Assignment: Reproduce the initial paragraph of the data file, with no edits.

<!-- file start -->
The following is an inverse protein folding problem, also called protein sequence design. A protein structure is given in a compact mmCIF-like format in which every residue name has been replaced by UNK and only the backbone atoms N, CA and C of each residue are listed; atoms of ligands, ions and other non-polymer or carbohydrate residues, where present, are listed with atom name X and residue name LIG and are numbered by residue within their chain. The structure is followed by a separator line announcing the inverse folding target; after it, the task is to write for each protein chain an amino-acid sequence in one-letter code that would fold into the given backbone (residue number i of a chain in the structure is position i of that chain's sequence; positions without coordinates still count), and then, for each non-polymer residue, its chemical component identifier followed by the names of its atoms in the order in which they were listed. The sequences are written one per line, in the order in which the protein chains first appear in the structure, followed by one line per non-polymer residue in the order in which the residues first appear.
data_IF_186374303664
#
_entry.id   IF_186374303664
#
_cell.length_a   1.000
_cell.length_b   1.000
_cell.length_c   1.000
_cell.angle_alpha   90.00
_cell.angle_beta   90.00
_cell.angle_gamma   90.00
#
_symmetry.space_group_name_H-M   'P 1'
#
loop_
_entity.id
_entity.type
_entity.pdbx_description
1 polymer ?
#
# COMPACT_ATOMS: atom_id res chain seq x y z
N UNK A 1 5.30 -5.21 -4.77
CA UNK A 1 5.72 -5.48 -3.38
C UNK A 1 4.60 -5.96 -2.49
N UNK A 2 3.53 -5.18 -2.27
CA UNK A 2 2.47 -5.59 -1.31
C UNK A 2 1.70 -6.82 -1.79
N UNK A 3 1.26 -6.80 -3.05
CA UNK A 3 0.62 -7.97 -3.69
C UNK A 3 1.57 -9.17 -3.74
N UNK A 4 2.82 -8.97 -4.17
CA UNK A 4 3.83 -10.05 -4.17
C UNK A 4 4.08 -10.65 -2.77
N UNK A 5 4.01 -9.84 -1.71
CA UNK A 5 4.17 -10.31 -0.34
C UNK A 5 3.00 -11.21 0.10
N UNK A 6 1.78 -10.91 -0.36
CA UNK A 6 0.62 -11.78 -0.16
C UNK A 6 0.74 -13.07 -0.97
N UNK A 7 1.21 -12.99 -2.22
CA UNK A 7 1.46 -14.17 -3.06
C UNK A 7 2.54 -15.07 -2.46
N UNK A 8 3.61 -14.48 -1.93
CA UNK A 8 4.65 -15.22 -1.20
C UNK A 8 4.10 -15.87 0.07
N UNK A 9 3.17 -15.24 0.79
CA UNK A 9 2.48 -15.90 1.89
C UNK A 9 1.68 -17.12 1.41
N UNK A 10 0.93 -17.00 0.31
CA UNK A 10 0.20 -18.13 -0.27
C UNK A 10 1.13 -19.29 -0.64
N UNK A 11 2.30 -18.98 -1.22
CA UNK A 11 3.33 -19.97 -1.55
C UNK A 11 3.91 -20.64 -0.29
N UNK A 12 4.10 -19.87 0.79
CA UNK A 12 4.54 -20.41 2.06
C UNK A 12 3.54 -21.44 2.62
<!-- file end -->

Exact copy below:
The following is an inverse protein folding problem, also called protein sequence design. A protein structure is given in a compact mmCIF-like format in which every residue name has been replaced by UNK and only the backbone atoms N, CA and C of each residue are listed; atoms of ligands, ions and other non-polymer or carbohydrate residues, where present, are listed with atom name X and residue name LIG and are numbered by residue within their chain. The structure is followed by a separator line announcing the inverse folding target; after it, the task is to write for each protein chain an amino-acid sequence in one-letter code that would fold into the given backbone (residue number i of a chain in the structure is position i of that chain's sequence; positions without coordinates still count), and then, for each non-polymer residue, its chemical component identifier followed by the names of its atoms in the order in which they were listed. The sequences are written one per line, in the order in which the protein chains first appear in the structure, followed by one line per non-polymer residue in the order in which the residues first appear.